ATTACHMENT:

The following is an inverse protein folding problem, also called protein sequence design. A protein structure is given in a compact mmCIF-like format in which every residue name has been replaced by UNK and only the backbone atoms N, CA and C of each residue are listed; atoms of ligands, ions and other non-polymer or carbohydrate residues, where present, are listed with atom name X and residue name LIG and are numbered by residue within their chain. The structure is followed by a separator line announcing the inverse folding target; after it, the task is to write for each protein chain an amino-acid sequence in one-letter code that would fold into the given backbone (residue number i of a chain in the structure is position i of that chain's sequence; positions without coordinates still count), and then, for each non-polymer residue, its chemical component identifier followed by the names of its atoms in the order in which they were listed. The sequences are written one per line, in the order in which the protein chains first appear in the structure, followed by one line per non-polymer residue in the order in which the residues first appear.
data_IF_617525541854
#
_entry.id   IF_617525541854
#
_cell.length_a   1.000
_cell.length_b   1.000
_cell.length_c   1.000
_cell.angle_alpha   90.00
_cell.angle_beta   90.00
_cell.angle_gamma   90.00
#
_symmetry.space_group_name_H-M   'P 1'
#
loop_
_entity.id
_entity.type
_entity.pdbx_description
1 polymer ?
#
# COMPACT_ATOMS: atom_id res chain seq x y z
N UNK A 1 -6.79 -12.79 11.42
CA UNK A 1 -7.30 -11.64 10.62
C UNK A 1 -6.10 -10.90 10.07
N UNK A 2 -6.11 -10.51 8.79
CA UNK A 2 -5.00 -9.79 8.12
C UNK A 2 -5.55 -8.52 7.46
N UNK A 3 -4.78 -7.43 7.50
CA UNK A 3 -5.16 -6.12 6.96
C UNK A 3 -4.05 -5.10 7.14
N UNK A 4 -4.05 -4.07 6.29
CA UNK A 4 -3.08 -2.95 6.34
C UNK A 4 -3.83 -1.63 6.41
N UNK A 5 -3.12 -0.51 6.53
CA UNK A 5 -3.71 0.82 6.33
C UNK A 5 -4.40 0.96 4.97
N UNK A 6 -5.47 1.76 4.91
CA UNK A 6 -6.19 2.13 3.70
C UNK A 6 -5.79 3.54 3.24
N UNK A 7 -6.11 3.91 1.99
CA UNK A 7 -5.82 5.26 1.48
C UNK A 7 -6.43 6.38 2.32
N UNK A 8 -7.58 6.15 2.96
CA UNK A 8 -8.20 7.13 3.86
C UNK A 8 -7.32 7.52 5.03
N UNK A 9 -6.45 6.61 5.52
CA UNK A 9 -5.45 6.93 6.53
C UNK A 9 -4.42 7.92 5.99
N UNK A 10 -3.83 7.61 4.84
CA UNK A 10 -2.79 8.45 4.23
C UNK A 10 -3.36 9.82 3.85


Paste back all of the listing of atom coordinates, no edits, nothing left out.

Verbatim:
The following is an inverse protein folding problem, also called protein sequence design. A protein structure is given in a compact mmCIF-like format in which every residue name has been replaced by UNK and only the backbone atoms N, CA and C of each residue are listed; atoms of ligands, ions and other non-polymer or carbohydrate residues, where present, are listed with atom name X and residue name LIG and are numbered by residue within their chain. The structure is followed by a separator line announcing the inverse folding target; after it, the task is to write for each protein chain an amino-acid sequence in one-letter code that would fold into the given backbone (residue number i of a chain in the structure is position i of that chain's sequence; positions without coordinates still count), and then, for each non-polymer residue, its chemical component identifier followed by the names of its atoms in the order in which they were listed. The sequences are written one per line, in the order in which the protein chains first appear in the structure, followed by one line per non-polymer residue in the order in which the residues first appear.
data_IF_617525541854
#
_entry.id   IF_617525541854
#
_cell.length_a   1.000
_cell.length_b   1.000
_cell.length_c   1.000
_cell.angle_alpha   90.00
_cell.angle_beta   90.00
_cell.angle_gamma   90.00
#
_symmetry.space_group_name_H-M   'P 1'
#
loop_
_entity.id
_entity.type
_entity.pdbx_description
1 polymer ?
#
# COMPACT_ATOMS: atom_id res chain seq x y z
N UNK A 1 -6.79 -12.79 11.42
CA UNK A 1 -7.30 -11.64 10.62
C UNK A 1 -6.10 -10.90 10.07
N UNK A 2 -6.11 -10.51 8.79
CA UNK A 2 -5.00 -9.79 8.12
C UNK A 2 -5.55 -8.52 7.46
N UNK A 3 -4.78 -7.43 7.50
CA UNK A 3 -5.16 -6.12 6.96
C UNK A 3 -4.05 -5.10 7.14
N UNK A 4 -4.05 -4.07 6.29
CA UNK A 4 -3.08 -2.95 6.34
C UNK A 4 -3.83 -1.63 6.41
N UNK A 5 -3.12 -0.51 6.53
CA UNK A 5 -3.71 0.82 6.33
C UNK A 5 -4.40 0.96 4.97
N UNK A 6 -5.47 1.76 4.91
CA UNK A 6 -6.19 2.13 3.70
C UNK A 6 -5.79 3.54 3.24
N UNK A 7 -6.11 3.91 1.99
CA UNK A 7 -5.82 5.26 1.48
C UNK A 7 -6.43 6.38 2.32
N UNK A 8 -7.58 6.15 2.96
CA UNK A 8 -8.20 7.13 3.86
C UNK A 8 -7.32 7.52 5.03
N UNK A 9 -6.45 6.61 5.52
CA UNK A 9 -5.45 6.93 6.53
C UNK A 9 -4.42 7.92 5.99
N UNK A 10 -3.83 7.61 4.84
CA UNK A 10 -2.79 8.45 4.23
C UNK A 10 -3.36 9.82 3.85